There is no "right choice". Because there are no choices.
All that said, Zero Time Dilemma has just about the ballsiest time travel story of them all. Yet, there’s no tricked out DeLoreans to be found here, no phone boxes or magical islands, no interstellar sling shots through a black hole. In Zero Time Dilemma we get a, uh, flowchart. This one, to be exact:
Looks pretty innocuous, right? You wouldn’t guess that each and every branch of this choose-your-own-adventure flowchart denotes some of the bleakest explorations of the human psyche I’ve ever seen in a game. If I had to pigeonhole Zero Time Dilemma, the third game in the cult Zero Escape series, it would be as a more cerebral Saw (or for any European readers out there, an ill-advised snuff version of 90s gameshow The Crystal Maze). Nine people have to lie, cheat and occasionally work together to escape an underground facility full of deathtraps, locked doors, and fiendish brain teasers. But what if the participants of Saw’s grisly gauntlet were all, in fact, a bunch of time travellers? That’s the Zero Escape twist.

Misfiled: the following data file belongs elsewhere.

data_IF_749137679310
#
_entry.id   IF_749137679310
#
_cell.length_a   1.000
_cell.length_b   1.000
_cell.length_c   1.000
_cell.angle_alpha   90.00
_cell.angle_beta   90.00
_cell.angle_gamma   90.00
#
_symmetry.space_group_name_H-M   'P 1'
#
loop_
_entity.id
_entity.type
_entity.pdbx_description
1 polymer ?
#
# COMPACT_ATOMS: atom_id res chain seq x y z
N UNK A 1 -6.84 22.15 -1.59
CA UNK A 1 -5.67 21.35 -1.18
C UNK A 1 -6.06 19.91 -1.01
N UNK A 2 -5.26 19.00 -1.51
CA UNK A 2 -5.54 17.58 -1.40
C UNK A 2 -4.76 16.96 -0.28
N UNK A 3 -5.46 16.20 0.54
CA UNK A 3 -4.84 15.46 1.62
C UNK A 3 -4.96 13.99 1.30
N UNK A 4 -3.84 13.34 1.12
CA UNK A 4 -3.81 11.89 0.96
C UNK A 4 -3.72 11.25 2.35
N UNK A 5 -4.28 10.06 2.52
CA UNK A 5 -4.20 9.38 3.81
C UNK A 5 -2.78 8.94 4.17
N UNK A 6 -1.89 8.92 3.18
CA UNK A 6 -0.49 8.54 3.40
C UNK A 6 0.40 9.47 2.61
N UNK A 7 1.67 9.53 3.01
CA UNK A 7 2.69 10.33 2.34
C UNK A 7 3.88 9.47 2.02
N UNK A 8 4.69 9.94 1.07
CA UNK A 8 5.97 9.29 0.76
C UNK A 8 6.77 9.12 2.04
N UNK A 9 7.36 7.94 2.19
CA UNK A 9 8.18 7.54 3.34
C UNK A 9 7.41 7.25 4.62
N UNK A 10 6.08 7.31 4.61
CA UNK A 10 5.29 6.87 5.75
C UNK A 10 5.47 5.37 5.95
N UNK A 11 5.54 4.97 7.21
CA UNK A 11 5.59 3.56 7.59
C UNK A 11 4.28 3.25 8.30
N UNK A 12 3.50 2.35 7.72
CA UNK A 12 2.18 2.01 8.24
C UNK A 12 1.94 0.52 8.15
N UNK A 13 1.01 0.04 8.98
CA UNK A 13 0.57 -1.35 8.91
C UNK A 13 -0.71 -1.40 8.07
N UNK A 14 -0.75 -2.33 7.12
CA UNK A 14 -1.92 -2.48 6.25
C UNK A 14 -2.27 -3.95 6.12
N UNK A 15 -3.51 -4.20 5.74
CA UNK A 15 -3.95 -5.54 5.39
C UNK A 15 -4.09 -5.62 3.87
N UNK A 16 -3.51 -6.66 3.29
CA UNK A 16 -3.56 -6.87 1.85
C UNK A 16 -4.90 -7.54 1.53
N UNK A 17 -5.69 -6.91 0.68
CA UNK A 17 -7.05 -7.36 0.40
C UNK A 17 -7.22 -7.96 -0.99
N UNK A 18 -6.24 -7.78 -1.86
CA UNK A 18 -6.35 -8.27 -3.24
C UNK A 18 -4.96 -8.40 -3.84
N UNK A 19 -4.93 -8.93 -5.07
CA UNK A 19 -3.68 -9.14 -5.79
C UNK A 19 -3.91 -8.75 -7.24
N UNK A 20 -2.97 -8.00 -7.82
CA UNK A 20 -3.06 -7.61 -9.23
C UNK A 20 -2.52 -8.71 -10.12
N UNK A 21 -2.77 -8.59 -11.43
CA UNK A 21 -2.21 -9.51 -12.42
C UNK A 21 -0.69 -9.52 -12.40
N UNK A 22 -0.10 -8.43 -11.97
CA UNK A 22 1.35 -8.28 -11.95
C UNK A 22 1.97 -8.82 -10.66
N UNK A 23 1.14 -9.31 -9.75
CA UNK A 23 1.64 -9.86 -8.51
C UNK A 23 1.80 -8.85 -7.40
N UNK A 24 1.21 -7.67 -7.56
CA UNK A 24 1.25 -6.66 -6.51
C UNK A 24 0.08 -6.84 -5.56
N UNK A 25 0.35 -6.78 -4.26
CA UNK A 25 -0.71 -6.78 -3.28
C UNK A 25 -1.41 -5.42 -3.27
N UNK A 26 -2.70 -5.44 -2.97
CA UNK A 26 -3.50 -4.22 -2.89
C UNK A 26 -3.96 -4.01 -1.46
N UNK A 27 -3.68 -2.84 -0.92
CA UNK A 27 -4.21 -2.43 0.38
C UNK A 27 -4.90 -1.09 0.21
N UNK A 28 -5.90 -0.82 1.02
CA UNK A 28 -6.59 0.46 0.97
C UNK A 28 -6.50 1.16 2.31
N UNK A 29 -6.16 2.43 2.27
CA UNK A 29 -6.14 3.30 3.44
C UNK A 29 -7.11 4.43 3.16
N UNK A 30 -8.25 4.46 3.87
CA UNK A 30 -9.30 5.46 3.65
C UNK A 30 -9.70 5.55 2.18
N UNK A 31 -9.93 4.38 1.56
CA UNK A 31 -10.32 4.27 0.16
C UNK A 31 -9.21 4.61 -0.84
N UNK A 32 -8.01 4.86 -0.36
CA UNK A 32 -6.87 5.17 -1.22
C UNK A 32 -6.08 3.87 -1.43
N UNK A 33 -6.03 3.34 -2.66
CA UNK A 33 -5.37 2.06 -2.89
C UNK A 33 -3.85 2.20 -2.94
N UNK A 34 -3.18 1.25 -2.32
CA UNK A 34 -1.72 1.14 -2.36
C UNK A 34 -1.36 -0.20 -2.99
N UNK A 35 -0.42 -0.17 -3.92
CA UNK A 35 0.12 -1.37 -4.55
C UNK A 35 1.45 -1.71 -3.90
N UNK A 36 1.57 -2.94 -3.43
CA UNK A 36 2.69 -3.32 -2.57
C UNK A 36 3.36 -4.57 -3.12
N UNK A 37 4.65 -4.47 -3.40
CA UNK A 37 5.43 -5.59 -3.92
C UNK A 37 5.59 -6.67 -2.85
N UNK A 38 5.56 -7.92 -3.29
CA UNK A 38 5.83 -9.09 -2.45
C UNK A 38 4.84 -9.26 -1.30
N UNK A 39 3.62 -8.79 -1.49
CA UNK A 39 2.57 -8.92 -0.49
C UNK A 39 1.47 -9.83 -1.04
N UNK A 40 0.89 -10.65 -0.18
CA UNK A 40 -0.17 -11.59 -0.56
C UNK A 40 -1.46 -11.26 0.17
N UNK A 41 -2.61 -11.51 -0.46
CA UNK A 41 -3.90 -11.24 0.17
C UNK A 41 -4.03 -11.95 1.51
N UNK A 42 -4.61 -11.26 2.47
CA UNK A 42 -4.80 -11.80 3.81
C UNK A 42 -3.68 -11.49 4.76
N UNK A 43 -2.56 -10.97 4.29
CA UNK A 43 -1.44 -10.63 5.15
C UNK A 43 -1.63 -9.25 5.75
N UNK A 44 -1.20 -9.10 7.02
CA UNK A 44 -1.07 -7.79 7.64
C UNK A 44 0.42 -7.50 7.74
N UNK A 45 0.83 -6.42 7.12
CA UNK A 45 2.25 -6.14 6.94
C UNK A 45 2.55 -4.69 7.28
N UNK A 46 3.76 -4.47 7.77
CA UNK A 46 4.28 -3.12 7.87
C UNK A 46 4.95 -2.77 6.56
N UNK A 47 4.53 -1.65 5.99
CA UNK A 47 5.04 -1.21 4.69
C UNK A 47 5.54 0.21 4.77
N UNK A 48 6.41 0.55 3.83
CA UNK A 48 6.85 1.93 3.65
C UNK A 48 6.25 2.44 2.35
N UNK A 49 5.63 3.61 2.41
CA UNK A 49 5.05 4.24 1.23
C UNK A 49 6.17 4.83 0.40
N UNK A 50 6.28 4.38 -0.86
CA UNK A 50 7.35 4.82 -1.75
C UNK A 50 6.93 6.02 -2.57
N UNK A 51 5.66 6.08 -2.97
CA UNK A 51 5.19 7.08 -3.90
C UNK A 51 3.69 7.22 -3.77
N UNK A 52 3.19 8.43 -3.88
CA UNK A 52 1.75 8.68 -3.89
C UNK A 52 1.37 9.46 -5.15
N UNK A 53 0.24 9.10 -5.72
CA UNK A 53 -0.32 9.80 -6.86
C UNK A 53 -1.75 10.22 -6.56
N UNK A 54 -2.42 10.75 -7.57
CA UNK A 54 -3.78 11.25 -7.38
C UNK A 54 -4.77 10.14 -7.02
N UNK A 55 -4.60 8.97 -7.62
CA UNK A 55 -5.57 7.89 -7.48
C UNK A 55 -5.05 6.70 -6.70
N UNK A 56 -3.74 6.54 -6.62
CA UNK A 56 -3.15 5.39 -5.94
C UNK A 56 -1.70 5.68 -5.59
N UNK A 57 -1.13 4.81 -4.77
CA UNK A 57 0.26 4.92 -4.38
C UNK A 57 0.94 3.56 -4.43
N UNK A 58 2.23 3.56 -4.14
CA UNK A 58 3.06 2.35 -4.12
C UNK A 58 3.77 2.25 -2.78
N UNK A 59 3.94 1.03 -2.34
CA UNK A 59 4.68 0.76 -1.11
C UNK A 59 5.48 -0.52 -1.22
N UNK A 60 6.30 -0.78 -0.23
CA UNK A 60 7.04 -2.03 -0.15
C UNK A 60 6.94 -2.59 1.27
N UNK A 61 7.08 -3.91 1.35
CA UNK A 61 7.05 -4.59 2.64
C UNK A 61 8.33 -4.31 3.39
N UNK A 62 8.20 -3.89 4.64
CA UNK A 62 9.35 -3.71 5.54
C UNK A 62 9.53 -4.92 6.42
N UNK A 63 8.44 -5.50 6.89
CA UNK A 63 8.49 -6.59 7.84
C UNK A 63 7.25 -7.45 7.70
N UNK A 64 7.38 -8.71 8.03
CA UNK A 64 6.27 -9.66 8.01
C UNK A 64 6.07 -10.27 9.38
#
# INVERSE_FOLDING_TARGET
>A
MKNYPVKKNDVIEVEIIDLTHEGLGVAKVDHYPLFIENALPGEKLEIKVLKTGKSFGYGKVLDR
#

Let me backtrack for just a moment. This past month I’ve played the Zero Escape trilogy back to back—999, Virtue’s Last Reward and the recently released Zero Time Dilemma. Upon seeing the credits roll on this superb blend of visual novel, escape room puzzles and sublimely batshit time travel antics—there was an overwhelming desire to put pen to paper and eulogize the series and its significant merits. Quite who this article is aimed at, however, I don’t know. If you’re already a Zero Escape fan, you’ll have bought the final installment on day one, played it to 100% completion, got the (bloody) t-shirt, yadda yadda.